We all like shortcuts, especially if they can cut us unnecessary time spent in boring "creative" meetings. When it comes to creativity, we depend too much on the Eureka moment, but there are ways to get there quicker.
Use these three ways to find solutions to your problems and save some time from unproductive brainstorming sessions.
The most direct (and useful) answers could come by just analysing and observing the problem carefully. This technique is commonly used in design thinking. It's all about putting yourself in someone else's shoes.
How to use it in your favour; go where your users are. Ask them. Analyse their behaviour. Try to experience the problem by yourself.
It's the classic trick of looking at how other industries might have solved your problem before. Or even in other cultures. The analogy is about getting inspired by parallel situations that might or might not be connected to yours.
How to use it in your favour; before brainstorming, prepare examples of other industries/other ideas that can inspire you.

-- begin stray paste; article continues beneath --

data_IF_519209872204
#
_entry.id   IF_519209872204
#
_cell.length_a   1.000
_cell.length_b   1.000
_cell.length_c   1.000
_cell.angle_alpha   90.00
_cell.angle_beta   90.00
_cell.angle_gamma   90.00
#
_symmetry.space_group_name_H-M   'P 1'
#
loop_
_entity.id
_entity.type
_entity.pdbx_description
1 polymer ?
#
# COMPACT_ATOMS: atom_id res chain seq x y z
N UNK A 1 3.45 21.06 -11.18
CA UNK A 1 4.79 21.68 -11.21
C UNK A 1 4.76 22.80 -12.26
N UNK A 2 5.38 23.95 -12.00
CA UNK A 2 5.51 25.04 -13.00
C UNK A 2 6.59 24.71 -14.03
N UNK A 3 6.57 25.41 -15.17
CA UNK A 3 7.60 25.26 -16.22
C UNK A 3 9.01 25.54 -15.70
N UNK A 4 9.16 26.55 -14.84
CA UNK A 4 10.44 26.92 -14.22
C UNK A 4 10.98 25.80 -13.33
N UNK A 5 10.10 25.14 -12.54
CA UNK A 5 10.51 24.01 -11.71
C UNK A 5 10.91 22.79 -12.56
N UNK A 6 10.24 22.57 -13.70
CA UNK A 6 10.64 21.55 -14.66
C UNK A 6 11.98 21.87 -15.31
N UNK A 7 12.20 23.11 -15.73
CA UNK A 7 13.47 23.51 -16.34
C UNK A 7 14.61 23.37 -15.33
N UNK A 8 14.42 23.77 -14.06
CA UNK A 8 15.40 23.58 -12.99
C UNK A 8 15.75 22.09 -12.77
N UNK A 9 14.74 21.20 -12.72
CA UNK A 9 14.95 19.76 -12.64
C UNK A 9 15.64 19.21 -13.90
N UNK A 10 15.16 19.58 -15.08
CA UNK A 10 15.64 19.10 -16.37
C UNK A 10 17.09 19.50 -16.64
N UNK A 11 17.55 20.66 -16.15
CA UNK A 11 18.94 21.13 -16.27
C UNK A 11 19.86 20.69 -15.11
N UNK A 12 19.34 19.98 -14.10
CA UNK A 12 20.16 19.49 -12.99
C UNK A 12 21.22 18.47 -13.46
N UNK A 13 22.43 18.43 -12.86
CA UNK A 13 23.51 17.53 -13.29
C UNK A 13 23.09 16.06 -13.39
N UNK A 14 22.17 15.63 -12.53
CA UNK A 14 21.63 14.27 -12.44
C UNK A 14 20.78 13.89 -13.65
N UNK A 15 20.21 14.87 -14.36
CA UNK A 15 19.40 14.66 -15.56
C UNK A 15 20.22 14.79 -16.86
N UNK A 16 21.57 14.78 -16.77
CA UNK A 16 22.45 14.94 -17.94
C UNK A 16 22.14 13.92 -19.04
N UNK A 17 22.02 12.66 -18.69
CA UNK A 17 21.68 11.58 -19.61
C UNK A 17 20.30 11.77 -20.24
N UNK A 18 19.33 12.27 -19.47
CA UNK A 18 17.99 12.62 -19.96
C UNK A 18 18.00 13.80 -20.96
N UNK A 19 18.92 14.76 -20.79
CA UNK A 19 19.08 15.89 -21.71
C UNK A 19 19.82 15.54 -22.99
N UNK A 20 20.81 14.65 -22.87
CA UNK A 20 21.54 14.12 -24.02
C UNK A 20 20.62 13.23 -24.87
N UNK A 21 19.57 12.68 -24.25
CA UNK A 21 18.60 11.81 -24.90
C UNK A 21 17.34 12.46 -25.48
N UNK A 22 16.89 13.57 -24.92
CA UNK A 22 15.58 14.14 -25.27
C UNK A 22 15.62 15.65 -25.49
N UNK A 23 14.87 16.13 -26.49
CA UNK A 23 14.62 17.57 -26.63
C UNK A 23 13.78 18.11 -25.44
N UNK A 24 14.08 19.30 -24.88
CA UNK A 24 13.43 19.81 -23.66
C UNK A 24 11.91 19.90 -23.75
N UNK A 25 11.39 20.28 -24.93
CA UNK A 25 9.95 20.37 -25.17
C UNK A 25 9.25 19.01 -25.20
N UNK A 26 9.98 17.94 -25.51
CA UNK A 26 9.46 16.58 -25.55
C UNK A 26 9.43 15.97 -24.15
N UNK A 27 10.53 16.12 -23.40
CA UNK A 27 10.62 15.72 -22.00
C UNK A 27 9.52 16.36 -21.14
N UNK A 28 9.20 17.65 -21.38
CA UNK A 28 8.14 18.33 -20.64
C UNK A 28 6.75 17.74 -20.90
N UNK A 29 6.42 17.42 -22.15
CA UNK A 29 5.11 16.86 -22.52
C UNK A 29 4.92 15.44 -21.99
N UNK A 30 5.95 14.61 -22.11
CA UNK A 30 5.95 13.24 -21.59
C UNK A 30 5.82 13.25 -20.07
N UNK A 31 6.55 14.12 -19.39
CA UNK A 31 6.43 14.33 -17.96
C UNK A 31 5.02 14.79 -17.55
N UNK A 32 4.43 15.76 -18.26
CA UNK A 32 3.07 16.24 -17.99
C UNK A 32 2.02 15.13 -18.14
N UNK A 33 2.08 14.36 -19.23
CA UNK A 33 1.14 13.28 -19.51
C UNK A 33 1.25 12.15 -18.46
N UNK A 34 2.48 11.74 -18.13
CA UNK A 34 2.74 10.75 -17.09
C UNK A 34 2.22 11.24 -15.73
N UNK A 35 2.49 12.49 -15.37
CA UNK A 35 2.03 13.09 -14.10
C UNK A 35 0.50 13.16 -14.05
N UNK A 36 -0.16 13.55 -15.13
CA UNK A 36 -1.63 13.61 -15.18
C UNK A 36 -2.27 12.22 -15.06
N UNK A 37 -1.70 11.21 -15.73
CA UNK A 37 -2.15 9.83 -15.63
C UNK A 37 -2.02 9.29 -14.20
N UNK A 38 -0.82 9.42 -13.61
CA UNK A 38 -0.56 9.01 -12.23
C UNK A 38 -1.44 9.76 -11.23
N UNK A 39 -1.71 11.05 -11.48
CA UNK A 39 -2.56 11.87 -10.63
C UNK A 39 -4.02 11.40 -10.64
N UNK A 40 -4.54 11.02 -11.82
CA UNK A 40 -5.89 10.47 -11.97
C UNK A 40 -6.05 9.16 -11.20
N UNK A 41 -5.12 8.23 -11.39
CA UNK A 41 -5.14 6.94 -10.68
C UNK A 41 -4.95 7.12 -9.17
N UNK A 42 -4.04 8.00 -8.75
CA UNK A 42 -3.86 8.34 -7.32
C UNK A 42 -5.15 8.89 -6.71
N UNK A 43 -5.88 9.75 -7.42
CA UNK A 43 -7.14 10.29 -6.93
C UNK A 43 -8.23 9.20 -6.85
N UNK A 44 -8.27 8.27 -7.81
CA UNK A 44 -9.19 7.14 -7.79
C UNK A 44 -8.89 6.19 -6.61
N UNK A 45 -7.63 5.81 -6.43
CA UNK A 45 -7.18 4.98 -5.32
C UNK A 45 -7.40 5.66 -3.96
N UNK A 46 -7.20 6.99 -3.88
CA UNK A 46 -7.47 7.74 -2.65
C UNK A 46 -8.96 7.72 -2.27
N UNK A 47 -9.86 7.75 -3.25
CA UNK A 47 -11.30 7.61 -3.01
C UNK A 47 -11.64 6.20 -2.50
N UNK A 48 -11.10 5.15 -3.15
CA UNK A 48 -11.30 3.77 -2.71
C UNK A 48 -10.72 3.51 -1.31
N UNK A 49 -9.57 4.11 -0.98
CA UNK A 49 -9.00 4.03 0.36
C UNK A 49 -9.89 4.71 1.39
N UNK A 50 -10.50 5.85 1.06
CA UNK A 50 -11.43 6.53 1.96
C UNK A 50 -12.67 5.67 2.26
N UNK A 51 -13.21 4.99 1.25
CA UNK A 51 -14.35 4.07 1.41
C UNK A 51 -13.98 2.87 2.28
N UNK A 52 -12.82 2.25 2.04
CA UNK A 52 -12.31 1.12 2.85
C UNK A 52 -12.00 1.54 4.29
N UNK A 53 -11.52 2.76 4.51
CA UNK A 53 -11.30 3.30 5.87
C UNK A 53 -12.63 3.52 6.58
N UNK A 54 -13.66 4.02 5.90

Don't underestimate this one. How many times you just had a hunch on how to solve the problem (and were right)? We are talking about that burden in your stomach, that little something that it's trying to tell you something from the inside. Listen to it. It might be the solution.
How to use it in your favour; give time to your creatives to explore solutions individually, even if they sound silly. If they believe in them, it may worth it.
There are many ways you can introduce these exercises in your creative sessions. You could think about designating a facilitator that prepares the material for the meetings, or you can even get some Triggers decks for your team. Yep, shameless self-promotion here. Hope you don't mind : )
We recently spoke to Paco Fernández — visual design lead at Fjord’s Madrid studio — to see how he uses these platforms for personal and team inspiration and to get some tips for budding visual designers on how to make the most out of them.
Curious, excited, safe and playful are some of the critical moods you want participants to have. It will allow them to create freely and comfortable. The question is; can you change the way people feel?
We all have this adrenaline rush when it comes to starting a new project. You gather all the info, make a good debrief and then it's time to start generating ideas. And that's precisely the moment when you go "now what?".
Having effective brainstorming is not only about filling a room with post-its, but selecting bright ideas that will work. So how do you summarise ideas with a solid shape without too many details?